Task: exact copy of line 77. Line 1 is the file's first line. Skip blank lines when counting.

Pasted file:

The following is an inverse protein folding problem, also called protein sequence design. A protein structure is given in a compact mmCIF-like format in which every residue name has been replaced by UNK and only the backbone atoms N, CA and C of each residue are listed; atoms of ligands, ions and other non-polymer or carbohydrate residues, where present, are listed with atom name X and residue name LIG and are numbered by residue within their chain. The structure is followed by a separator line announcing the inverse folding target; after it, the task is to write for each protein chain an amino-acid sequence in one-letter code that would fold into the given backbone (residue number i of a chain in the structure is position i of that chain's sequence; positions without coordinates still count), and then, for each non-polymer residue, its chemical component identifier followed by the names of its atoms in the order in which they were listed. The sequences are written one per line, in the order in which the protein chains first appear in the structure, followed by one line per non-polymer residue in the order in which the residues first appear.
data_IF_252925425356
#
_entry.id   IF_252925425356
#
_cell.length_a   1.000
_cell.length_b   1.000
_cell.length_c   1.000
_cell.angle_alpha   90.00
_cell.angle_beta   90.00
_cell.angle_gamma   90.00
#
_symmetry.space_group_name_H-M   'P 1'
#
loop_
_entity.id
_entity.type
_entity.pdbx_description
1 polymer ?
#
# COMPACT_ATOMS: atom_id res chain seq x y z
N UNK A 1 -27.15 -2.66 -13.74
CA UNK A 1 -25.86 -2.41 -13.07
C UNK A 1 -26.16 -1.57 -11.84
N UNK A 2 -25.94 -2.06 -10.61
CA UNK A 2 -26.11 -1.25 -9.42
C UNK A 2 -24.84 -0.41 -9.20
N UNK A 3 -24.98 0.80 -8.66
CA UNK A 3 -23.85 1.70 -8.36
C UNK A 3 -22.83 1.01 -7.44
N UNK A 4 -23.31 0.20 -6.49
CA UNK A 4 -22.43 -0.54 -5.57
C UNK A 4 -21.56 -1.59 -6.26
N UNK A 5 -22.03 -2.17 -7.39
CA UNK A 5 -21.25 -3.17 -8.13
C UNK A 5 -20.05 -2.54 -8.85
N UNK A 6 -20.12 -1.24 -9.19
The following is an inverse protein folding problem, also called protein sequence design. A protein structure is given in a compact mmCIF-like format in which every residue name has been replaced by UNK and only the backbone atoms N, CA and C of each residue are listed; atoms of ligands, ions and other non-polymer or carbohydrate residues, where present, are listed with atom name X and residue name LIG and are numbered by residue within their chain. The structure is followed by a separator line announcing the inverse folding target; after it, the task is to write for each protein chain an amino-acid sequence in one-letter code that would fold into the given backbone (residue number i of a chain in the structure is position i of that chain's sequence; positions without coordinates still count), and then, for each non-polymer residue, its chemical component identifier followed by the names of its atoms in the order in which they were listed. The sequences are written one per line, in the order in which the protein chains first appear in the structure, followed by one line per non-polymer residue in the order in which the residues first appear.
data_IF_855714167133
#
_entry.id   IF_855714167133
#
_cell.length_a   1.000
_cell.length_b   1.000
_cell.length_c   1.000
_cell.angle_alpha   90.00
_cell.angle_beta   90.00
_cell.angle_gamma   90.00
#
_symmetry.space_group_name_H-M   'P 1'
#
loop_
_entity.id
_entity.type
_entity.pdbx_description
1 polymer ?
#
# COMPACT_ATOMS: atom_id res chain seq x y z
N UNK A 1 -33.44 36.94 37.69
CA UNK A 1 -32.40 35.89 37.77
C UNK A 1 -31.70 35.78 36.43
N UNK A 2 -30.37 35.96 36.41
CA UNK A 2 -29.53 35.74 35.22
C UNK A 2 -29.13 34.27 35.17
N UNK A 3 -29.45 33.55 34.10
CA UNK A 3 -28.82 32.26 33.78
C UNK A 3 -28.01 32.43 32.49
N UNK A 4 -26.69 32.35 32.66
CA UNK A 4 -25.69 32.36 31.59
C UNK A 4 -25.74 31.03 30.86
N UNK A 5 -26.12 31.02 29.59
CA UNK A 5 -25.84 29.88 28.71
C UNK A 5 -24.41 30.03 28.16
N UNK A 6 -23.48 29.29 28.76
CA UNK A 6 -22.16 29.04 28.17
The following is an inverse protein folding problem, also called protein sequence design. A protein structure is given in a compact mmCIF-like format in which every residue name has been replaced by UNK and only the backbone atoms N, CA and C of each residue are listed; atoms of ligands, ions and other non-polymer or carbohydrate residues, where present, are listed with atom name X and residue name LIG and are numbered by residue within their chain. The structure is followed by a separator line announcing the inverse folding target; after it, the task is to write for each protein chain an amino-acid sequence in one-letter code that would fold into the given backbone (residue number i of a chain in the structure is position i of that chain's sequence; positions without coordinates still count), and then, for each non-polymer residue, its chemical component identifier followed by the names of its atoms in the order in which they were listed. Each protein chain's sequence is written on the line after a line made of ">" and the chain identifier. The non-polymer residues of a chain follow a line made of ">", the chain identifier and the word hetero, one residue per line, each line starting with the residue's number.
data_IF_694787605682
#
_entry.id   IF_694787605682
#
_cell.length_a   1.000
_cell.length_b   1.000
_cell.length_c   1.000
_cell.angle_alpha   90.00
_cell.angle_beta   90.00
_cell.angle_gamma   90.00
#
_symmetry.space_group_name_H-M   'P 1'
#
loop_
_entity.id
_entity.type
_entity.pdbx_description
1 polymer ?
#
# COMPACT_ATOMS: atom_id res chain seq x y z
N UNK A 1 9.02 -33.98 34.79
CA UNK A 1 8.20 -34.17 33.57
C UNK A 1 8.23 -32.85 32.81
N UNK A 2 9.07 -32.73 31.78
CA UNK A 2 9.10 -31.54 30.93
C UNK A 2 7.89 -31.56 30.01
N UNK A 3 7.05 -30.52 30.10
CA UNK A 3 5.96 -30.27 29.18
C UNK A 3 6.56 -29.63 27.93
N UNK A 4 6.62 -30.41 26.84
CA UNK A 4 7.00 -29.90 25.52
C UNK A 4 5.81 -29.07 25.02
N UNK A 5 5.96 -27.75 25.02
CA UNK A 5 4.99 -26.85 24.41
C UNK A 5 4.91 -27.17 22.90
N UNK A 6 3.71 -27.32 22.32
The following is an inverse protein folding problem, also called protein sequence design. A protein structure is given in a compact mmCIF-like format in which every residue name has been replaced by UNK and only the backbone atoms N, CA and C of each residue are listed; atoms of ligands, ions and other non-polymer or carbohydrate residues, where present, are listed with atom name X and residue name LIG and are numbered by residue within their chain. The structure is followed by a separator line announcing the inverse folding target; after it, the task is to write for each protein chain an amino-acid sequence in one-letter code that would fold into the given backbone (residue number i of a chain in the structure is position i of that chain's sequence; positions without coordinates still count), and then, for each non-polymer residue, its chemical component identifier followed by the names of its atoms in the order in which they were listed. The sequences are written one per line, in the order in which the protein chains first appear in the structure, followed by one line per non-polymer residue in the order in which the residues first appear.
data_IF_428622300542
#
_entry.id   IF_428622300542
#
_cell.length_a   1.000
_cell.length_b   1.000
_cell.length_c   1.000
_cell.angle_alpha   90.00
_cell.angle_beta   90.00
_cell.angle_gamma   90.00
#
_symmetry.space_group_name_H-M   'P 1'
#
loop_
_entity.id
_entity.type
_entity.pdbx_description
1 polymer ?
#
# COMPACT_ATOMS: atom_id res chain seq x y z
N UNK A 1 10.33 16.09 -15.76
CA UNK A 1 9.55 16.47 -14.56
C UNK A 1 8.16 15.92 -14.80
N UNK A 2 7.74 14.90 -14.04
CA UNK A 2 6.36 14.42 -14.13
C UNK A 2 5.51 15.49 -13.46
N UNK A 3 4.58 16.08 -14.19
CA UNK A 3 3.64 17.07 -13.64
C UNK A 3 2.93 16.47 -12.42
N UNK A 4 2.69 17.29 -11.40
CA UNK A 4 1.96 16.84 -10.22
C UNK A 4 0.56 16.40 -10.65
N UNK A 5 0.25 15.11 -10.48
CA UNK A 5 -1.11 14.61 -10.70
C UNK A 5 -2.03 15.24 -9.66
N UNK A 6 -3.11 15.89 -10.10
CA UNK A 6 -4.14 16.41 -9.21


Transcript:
data_IF_694787605682